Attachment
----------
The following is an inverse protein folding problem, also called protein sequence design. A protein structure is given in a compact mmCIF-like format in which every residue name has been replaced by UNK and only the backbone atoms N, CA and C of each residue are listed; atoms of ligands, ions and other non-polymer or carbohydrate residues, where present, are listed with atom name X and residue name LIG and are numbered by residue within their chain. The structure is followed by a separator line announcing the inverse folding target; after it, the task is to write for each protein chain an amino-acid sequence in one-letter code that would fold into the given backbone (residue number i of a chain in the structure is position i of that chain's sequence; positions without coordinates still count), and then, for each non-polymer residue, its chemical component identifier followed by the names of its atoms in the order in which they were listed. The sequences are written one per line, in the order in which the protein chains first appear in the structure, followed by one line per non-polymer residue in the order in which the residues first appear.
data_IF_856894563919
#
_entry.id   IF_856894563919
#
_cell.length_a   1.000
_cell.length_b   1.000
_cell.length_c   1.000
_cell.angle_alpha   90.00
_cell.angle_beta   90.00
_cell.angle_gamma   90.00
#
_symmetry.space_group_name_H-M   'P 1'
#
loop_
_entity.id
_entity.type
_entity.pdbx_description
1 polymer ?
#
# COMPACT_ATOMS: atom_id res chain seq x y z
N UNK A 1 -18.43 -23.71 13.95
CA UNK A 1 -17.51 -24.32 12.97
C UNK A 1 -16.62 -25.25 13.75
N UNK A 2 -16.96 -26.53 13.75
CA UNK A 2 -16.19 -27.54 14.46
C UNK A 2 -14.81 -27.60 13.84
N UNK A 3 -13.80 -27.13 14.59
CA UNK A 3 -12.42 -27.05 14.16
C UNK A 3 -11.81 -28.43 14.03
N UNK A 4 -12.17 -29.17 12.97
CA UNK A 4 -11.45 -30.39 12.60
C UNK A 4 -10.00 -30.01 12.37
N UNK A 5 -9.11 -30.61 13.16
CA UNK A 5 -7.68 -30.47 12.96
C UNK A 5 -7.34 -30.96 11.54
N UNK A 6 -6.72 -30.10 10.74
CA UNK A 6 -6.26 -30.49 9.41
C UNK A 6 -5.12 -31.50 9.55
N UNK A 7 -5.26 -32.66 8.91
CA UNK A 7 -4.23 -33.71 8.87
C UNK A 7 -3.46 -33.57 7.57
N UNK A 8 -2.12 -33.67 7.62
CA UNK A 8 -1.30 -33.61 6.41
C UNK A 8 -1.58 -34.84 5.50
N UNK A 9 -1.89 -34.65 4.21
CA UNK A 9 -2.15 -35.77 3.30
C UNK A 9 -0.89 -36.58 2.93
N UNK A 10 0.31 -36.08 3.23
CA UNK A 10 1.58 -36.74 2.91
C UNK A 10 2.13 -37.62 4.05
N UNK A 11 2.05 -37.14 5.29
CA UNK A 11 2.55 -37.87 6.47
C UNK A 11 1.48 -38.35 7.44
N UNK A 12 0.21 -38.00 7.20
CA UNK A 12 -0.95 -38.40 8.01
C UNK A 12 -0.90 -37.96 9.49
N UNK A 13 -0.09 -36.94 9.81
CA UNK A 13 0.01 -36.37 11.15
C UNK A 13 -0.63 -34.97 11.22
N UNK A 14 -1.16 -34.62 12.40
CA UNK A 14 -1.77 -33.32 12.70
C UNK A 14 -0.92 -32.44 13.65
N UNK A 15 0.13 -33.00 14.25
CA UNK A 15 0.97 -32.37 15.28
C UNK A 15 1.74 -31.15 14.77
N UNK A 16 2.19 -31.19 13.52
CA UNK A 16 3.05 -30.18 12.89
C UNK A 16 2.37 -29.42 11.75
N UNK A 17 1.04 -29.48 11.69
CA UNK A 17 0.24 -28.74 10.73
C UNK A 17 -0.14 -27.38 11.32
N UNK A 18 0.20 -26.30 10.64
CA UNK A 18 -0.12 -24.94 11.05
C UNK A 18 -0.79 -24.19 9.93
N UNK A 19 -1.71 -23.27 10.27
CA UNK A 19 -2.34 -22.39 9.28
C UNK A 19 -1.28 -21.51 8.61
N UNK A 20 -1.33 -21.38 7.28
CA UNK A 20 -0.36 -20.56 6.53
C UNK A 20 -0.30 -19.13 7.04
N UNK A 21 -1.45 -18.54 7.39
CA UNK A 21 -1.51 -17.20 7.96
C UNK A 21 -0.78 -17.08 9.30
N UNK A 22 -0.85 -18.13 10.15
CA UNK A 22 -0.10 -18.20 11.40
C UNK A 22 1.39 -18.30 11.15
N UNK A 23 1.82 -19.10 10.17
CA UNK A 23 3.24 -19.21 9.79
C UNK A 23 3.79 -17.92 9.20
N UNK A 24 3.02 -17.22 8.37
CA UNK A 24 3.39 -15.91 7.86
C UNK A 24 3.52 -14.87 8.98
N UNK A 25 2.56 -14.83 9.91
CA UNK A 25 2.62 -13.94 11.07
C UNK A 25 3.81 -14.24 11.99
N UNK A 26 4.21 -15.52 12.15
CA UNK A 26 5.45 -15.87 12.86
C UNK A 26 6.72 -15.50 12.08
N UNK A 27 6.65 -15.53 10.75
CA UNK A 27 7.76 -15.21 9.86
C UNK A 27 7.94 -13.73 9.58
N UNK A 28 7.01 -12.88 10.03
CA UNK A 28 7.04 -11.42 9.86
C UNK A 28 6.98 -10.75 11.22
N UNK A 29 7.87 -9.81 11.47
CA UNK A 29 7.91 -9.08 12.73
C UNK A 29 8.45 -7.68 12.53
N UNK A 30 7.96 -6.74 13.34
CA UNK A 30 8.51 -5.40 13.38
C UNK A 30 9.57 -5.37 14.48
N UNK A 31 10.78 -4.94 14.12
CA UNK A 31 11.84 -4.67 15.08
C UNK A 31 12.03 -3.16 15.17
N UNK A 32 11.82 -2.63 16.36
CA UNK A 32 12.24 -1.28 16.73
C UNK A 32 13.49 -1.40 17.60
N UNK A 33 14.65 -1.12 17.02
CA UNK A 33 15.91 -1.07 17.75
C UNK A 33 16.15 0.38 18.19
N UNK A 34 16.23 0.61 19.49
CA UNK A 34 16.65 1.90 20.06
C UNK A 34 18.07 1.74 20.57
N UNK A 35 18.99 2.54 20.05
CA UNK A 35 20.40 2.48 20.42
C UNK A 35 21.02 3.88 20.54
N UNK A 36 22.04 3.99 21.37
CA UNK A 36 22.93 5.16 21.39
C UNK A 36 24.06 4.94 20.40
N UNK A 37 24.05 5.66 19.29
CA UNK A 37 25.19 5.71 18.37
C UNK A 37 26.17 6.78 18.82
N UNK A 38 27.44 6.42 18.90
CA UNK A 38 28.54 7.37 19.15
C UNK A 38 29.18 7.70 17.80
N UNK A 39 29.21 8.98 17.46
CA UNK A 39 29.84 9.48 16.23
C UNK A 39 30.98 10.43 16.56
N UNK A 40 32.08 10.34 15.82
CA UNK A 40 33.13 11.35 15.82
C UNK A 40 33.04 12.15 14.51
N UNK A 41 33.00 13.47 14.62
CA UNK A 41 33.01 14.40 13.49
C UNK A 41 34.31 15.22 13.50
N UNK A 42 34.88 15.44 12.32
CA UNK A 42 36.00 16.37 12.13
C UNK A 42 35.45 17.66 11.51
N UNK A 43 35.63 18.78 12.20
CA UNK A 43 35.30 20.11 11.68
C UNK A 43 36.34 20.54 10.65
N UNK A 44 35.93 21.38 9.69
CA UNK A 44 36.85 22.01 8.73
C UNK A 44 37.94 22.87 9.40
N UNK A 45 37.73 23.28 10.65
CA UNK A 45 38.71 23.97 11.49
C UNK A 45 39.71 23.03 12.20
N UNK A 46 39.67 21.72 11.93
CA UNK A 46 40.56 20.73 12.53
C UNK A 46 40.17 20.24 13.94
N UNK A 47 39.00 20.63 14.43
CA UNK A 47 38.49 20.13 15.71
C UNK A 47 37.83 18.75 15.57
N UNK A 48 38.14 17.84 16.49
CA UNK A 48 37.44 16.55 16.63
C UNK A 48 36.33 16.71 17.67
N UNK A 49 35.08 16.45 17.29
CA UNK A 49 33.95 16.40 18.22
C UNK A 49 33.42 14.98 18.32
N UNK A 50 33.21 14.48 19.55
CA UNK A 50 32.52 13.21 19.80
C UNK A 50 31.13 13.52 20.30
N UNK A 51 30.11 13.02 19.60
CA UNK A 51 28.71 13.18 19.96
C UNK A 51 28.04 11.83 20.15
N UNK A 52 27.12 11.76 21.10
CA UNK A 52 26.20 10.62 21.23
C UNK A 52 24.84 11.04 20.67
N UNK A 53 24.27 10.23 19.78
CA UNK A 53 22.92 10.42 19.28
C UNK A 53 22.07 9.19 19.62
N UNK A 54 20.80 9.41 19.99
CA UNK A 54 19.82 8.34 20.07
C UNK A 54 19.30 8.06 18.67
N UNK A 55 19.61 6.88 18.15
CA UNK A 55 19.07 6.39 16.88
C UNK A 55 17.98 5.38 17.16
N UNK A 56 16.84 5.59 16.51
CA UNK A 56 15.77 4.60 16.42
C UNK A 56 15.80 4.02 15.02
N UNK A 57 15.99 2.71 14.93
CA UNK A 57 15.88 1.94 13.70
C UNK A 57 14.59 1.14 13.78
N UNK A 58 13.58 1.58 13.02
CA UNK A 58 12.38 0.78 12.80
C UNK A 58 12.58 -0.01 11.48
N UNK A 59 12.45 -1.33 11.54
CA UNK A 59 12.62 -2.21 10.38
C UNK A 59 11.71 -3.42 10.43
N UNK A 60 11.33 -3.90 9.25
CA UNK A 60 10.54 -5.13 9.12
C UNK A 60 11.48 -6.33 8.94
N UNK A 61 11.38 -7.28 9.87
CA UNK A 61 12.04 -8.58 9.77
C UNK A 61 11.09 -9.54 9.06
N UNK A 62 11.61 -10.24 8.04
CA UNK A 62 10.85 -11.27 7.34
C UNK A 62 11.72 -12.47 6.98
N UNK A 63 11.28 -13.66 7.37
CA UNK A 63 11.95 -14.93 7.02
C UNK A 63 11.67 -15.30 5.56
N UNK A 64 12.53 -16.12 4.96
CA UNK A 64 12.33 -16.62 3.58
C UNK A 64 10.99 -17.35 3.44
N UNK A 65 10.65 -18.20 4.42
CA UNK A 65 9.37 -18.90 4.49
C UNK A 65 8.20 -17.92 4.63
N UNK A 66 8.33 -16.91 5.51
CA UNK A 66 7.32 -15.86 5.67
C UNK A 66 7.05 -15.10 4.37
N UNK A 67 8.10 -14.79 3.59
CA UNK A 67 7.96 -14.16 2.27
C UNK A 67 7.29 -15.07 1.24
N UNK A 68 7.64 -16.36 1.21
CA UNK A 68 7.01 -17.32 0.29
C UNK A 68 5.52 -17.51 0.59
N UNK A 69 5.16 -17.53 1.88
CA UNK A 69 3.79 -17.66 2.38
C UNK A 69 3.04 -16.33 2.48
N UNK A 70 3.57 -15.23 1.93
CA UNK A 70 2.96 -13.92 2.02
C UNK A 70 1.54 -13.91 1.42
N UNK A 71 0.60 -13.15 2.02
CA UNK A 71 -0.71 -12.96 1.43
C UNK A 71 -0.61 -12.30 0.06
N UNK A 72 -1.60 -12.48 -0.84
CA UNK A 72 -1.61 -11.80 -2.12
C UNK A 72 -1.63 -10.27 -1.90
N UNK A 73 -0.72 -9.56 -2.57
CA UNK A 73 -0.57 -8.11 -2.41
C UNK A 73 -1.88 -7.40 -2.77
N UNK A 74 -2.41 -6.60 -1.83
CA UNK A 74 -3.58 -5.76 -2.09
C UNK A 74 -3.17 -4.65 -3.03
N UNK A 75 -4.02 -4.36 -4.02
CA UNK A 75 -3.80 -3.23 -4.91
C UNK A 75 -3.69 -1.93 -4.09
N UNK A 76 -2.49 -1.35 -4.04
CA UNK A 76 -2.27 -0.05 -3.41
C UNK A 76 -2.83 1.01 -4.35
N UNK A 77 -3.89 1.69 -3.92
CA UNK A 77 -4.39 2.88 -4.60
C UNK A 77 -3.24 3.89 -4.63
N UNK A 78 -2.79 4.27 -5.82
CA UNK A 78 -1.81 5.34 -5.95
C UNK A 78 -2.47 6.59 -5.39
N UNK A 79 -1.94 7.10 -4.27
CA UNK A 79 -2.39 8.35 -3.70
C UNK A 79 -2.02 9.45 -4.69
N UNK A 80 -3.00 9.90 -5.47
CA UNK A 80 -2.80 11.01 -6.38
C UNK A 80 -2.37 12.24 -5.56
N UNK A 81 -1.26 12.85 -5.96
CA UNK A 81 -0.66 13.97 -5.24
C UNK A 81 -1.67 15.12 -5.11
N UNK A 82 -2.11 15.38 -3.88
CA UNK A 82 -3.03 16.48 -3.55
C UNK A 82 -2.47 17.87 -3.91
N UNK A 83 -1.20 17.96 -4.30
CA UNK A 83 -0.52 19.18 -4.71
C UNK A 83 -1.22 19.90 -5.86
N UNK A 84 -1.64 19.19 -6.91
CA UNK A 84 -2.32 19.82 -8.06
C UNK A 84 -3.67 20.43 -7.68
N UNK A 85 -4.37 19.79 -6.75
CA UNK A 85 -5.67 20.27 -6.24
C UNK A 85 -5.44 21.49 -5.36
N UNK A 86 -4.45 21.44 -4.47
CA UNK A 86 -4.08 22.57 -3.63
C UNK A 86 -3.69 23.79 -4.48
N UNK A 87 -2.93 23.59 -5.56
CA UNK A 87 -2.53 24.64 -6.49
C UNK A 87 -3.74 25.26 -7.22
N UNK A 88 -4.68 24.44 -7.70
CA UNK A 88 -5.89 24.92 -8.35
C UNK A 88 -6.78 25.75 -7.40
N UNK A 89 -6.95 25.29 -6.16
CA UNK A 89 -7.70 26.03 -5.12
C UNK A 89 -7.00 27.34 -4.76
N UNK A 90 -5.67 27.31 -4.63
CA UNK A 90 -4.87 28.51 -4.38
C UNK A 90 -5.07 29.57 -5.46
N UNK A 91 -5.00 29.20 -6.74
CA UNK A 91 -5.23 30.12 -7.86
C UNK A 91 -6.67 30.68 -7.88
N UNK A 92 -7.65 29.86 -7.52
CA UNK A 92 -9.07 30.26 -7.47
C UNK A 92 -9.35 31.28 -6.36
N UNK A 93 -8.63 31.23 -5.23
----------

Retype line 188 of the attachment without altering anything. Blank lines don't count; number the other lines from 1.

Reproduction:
CA UNK A 56 15.77 4.60 16.42